We are delighted to welcome a guest post by Ryan Powers and Michael Tierney, who provide further analysis from a survey among scholars of international relations (see here for an earlier post). This post looks at whether the topics political scientists study and the approaches we take influence our policy preferences. Most notably, and contrary to some recent claims, it is the realists who are most likely to favor military intervention in Iran (though not elsewhere).
In the most recent version of the Teaching Research and International Policy (TRIP) Project survey of IR scholars in U.S. colleges and universities, we asked respondents a variety of questions about current events, including the Arab Spring, the use of force in Libya, the potential use of force against Iran and Syria, and the future of the Eurozone.
As in years past, we also asked respondents to report the methods they use in their research, their ideological tendencies, and the primary paradigm they employ in their research. For the paradigm variable we allowed respondents to report one of the following: I do not use paradigmatic analysis, Constructivism, Liberalism, Realism, Feminism, the English School, Marxism, or Other.
As in the 2008 survey, the single largest group of respondents (25.7 percent) say, “I do not use paradigmatic analysis.” Still, a majority of respondents report that they primarily employ one of the six theoretical paradigms listed in the 2011 survey in their research. 20.4 percent call themselves Constructivist, 19.9 percent call themselves Liberal, 16.2 percent answer Realist, and the remainder of individuals sorted themselves into Other, Marxism, English School, and Feminism.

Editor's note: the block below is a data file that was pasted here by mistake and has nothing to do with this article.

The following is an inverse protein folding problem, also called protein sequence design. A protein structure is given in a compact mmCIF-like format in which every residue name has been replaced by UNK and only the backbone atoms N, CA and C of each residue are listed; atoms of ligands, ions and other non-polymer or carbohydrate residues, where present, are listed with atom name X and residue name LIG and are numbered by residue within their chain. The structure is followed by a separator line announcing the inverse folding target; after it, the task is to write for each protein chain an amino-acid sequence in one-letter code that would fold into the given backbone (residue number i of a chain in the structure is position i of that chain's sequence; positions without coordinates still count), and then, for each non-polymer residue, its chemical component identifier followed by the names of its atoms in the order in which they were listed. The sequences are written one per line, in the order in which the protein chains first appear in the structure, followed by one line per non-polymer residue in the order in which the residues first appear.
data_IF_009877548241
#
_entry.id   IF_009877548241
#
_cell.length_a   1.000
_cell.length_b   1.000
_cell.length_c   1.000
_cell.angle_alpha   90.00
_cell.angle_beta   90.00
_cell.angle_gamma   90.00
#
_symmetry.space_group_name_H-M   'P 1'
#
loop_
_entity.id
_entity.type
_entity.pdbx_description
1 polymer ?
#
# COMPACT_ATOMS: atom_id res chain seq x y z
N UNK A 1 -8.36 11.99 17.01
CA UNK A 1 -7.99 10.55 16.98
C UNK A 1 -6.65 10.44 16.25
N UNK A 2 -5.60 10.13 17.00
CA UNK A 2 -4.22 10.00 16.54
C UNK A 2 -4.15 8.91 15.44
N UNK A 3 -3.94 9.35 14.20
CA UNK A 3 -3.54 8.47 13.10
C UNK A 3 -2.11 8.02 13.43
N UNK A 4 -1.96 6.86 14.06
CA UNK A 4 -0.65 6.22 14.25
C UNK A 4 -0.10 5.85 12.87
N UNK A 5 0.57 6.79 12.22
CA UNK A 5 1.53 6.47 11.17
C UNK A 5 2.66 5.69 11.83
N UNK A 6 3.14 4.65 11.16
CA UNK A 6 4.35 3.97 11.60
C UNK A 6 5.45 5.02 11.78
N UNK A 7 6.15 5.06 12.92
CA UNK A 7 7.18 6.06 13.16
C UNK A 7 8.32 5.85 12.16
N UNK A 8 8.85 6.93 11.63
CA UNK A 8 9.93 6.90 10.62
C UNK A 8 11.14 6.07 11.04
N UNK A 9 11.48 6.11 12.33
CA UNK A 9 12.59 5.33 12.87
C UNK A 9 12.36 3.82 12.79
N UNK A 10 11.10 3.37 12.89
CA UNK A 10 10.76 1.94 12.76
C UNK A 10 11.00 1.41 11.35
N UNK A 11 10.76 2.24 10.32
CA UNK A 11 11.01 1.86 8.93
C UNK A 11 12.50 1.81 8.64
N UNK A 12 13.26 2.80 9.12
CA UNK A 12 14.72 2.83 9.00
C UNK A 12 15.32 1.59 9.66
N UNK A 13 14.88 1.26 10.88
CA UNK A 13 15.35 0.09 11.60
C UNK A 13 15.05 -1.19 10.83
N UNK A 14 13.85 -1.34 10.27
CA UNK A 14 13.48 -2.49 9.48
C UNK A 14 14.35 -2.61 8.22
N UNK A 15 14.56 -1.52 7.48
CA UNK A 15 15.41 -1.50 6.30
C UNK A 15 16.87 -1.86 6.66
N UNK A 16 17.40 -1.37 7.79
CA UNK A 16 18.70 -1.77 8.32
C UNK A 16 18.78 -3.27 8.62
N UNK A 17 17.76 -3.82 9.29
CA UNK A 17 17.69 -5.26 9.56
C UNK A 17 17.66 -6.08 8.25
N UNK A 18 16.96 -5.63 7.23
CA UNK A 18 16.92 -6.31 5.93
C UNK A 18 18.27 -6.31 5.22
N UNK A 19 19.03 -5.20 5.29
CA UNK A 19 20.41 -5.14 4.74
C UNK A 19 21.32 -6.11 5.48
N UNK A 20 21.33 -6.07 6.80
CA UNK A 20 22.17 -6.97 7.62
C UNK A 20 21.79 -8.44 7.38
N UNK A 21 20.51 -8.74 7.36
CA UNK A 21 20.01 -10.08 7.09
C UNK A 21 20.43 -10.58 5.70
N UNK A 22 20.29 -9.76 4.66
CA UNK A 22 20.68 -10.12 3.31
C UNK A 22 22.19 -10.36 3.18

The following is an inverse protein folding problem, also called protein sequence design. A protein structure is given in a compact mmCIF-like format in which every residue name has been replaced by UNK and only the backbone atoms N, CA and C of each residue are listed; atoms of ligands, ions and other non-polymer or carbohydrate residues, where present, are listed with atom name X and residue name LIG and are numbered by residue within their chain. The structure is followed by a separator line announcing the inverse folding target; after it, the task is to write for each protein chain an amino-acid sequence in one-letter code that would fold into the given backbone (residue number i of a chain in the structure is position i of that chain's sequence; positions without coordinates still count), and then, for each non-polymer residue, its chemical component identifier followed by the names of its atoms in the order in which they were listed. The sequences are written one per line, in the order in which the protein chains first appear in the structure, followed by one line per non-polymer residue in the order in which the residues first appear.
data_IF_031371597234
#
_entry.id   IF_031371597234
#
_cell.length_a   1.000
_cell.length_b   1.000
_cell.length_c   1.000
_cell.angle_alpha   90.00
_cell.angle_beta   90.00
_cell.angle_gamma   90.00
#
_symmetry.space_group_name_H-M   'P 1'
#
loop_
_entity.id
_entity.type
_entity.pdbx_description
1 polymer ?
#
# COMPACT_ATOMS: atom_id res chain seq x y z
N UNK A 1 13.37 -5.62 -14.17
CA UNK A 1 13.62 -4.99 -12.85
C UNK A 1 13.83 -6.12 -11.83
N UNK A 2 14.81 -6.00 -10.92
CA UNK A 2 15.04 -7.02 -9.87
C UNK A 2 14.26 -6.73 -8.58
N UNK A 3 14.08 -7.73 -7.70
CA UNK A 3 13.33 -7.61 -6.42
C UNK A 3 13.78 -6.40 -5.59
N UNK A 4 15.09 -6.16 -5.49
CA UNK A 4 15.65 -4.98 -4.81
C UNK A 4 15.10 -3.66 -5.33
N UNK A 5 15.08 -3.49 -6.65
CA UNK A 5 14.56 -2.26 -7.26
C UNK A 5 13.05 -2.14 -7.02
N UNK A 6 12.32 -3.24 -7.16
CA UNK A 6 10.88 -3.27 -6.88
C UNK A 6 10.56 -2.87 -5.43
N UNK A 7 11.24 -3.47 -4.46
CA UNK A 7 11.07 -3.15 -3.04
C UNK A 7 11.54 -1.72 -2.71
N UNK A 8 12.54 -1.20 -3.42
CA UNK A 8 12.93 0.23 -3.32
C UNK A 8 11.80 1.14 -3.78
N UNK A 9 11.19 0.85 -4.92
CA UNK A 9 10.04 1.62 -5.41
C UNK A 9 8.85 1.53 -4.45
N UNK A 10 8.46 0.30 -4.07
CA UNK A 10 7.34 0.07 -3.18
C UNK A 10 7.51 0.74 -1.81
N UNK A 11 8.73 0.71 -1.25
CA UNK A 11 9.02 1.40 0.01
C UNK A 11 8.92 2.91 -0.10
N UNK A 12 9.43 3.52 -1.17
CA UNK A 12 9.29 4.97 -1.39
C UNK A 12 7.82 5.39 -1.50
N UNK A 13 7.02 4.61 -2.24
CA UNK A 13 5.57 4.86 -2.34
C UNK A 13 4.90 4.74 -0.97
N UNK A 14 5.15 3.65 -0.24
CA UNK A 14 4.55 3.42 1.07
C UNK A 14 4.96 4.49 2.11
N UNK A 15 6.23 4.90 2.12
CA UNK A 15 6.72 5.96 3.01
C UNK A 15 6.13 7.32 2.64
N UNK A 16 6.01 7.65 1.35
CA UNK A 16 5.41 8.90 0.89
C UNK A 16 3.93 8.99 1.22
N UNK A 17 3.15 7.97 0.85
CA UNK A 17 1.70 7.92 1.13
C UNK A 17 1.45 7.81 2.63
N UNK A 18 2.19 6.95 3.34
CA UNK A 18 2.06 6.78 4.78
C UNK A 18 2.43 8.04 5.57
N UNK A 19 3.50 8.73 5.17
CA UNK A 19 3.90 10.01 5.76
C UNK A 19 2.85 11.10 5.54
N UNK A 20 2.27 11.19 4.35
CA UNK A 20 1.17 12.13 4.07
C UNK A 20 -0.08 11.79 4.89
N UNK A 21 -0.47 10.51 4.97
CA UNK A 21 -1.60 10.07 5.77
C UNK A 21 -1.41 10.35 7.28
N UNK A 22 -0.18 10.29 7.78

So, how do the topics we study and how we study them influence our policy preferences? Below we discuss some preliminary results related to the use of force abroad and the future of the Eurozone. We present a couple of visualizations in this blog post, but you can view a variety of others here. If you’re interested in the raw cross tabs, you can view them here.
The Use of Force Abroad. It turns out that in the case of using military force against Iran, thirty percent of self-identified realists advocate the use of force in the event that Iran acquires a nuclear weapon. This is substantially higher than the number for liberals (19%), constructivists (18%), or “other” approaches (16%). So, comparing across paradigms, realists are the most enthusiastic about war with Iran. This finding contrasts with recent claims by Sebastian Rosato and John Schuessler that a realist paradigm encourages restraint towards Iran. But, it is worth noting that large majorities of IR scholars from all theoretical camps, including realism, are overwhelmingly opposed to war with Iran, even “if it were certain that Iran had produced a nuclear weapon.”
However, while realists appear far more enthusiastic about war with Iran than their liberal and constructivist counterparts, they are less likely to support the use of force in all the other cases we studied. Whether we are talking about a successful military intervention that has recently occurred (Libya), or hypothetical cases (Syria and Sudan), realists are much less supportive of the use of force.